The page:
Spanning several years, American Woman follows Sienna Miller’s Deb as she confronts a wide variety of personal and professional concerns – including her ongoing search for her missing daughter, her relationship with Aaron Paul’s Chris, and her efforts at establishing a new career. There’s little doubt that American Woman improves considerably (and steadily) as it progresses, as the early part of the picture, directed by jake Scott and written by Brad Ingelsby, comes off as a fairly standard, almost paint-by-numbers portrait of an irresponsible single mother – with the movie’s heavy emphasis on the central character’s less-than-savory existence certainly perpetuating the familiar vibe (eg an early subplot detailing Deb’s relationship with an abusive jerk is overly familiar and thoroughly tedious). It’s equally clear, however, that the movie benefits substantially from Miller’s stirring and frequently electrifying performance, while the inclusion of a decidedly shocking twist at around the half hour mark injects he proceedings with a much-needed jolt of energy. American Woman, past that point, slowly-but-surely morphs into a seriously engrossing little drama, with the ongoing presence of unexpectedly moving sequences certainly perpetuating the picture’s increasingly compelling feel. The movie’s impressively absorbing final stretch cements its place as a much more accomplished and rewarding endeavor than one might’ve anticipated, and it goes without saying, ultimately, that Miller’s striking turn as the progressively sympathetic protagonist deserves the lion’s share of credit for the film’s success.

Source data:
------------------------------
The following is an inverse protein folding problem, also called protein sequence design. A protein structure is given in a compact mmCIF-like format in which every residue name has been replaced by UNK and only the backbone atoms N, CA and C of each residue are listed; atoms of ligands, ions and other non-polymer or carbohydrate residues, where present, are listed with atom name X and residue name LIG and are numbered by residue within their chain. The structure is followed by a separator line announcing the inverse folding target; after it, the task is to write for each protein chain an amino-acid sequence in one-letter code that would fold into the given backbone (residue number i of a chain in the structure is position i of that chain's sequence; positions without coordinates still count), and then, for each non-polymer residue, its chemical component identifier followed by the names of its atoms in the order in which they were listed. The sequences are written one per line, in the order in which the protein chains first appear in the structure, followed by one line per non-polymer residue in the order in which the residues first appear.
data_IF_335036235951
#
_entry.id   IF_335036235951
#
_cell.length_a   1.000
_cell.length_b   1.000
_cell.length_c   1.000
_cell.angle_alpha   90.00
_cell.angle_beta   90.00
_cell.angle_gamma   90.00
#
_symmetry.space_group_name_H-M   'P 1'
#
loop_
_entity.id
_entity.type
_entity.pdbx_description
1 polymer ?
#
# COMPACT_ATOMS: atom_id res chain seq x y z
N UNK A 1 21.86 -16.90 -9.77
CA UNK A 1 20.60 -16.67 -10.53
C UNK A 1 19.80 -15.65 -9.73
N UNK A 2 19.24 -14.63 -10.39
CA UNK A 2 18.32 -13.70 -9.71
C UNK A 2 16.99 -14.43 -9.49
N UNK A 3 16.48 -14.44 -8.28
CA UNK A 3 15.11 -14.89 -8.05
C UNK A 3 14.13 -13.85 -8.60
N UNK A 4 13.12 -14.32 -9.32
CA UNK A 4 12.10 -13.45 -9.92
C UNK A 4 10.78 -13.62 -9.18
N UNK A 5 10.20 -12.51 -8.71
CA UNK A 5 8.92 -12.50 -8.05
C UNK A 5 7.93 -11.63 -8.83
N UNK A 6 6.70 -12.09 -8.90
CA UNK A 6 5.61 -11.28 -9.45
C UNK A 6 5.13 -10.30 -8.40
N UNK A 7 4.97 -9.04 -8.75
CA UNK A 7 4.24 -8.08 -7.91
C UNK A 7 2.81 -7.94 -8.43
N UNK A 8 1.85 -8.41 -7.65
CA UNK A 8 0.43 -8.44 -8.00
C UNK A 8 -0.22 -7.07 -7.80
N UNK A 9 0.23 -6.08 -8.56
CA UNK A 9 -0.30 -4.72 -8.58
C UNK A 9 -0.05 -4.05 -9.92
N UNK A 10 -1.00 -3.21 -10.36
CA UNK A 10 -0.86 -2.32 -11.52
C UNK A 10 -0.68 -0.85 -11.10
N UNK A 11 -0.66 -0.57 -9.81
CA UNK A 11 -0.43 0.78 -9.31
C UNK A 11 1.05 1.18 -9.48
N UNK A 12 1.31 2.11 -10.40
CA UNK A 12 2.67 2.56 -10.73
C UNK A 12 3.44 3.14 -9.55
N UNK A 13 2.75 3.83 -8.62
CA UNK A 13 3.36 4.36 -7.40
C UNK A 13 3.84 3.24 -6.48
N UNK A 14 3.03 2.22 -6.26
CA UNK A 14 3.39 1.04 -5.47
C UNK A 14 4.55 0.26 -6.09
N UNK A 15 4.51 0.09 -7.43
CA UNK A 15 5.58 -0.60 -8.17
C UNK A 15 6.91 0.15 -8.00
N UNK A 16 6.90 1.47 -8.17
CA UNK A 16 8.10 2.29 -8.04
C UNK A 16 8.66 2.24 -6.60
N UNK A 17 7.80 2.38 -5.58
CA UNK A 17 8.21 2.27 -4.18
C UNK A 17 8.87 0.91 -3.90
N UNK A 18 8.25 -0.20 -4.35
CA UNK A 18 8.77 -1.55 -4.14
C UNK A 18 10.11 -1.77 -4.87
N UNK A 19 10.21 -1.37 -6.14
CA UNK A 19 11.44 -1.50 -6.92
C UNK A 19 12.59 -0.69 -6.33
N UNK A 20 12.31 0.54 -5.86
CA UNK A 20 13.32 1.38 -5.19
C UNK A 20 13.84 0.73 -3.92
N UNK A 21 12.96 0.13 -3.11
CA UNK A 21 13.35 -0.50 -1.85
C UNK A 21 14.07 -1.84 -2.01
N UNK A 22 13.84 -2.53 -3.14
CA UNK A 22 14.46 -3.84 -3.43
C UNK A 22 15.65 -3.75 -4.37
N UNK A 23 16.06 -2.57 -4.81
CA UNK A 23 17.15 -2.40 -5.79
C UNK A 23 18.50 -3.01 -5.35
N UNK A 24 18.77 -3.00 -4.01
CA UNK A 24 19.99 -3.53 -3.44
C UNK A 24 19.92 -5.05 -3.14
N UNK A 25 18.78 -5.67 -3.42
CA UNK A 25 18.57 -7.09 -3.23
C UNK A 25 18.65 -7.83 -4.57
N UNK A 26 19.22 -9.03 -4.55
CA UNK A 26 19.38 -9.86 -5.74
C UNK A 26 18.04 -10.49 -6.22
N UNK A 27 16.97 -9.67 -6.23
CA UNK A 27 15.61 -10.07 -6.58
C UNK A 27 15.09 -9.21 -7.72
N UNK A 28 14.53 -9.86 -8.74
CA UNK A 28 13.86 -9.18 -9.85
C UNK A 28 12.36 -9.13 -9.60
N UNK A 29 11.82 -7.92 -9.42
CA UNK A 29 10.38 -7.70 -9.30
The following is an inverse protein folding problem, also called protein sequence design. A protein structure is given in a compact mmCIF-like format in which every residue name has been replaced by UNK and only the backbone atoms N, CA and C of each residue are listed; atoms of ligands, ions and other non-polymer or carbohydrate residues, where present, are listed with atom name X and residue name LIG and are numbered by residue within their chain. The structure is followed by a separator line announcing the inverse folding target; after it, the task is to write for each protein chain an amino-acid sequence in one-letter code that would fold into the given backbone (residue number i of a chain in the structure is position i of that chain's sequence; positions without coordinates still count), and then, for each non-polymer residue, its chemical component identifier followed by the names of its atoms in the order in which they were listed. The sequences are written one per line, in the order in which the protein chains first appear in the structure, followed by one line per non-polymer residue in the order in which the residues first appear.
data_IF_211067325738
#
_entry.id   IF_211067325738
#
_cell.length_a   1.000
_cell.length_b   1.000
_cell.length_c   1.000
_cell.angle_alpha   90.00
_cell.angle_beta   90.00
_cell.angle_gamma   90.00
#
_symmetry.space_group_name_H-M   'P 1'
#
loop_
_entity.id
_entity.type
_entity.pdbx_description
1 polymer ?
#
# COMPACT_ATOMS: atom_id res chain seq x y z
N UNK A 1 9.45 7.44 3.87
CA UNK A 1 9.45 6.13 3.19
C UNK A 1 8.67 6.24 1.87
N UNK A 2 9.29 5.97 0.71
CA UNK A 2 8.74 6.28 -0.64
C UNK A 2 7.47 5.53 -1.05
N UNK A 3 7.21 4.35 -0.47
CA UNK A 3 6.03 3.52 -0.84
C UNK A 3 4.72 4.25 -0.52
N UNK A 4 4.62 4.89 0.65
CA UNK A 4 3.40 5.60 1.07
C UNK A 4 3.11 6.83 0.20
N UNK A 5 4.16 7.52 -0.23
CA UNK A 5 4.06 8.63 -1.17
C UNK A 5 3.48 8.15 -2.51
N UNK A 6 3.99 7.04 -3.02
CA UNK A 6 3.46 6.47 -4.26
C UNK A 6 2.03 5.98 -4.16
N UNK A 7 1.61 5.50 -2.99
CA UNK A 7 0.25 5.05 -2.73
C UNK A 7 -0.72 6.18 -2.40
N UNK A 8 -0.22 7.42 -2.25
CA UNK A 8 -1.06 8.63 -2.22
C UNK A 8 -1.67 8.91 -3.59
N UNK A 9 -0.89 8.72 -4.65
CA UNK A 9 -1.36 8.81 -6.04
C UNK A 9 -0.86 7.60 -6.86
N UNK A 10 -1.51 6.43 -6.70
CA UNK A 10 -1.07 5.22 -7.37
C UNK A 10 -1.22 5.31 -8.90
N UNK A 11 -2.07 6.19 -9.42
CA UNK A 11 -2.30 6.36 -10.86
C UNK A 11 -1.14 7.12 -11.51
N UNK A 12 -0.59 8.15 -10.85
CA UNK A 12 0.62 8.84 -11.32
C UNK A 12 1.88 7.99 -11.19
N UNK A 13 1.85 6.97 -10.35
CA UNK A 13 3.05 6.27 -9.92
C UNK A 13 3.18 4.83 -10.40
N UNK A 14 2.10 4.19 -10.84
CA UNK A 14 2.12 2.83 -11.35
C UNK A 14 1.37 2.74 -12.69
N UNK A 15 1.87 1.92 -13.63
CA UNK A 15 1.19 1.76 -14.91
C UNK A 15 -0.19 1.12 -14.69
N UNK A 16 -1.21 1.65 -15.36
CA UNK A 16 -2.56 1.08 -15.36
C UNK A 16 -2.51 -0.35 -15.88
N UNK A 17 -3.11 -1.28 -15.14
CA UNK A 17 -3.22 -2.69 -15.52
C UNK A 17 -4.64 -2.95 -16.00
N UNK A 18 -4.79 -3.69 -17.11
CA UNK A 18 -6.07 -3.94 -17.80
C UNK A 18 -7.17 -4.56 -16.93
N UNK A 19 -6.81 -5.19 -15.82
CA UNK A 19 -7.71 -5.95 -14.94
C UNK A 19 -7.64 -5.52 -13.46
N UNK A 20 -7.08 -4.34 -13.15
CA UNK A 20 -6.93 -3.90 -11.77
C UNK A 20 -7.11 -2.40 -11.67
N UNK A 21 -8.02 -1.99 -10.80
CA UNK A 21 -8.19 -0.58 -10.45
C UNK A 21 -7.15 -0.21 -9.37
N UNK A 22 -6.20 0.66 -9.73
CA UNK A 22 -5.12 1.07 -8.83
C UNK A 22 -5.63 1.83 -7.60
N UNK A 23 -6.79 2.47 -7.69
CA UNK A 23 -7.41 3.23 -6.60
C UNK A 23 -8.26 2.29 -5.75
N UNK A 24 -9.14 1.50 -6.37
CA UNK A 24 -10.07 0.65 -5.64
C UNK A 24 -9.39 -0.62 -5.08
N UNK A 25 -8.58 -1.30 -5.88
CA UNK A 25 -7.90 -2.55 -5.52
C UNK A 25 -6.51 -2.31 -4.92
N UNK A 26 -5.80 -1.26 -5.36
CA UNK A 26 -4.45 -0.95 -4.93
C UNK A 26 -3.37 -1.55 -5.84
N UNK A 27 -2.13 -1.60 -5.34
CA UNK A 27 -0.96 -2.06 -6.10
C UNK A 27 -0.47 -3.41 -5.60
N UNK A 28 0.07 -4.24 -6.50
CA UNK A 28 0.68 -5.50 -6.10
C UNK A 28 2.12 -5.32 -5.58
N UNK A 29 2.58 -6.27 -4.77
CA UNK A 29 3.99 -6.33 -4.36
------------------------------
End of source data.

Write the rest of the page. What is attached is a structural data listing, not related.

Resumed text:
***1/2 out of ****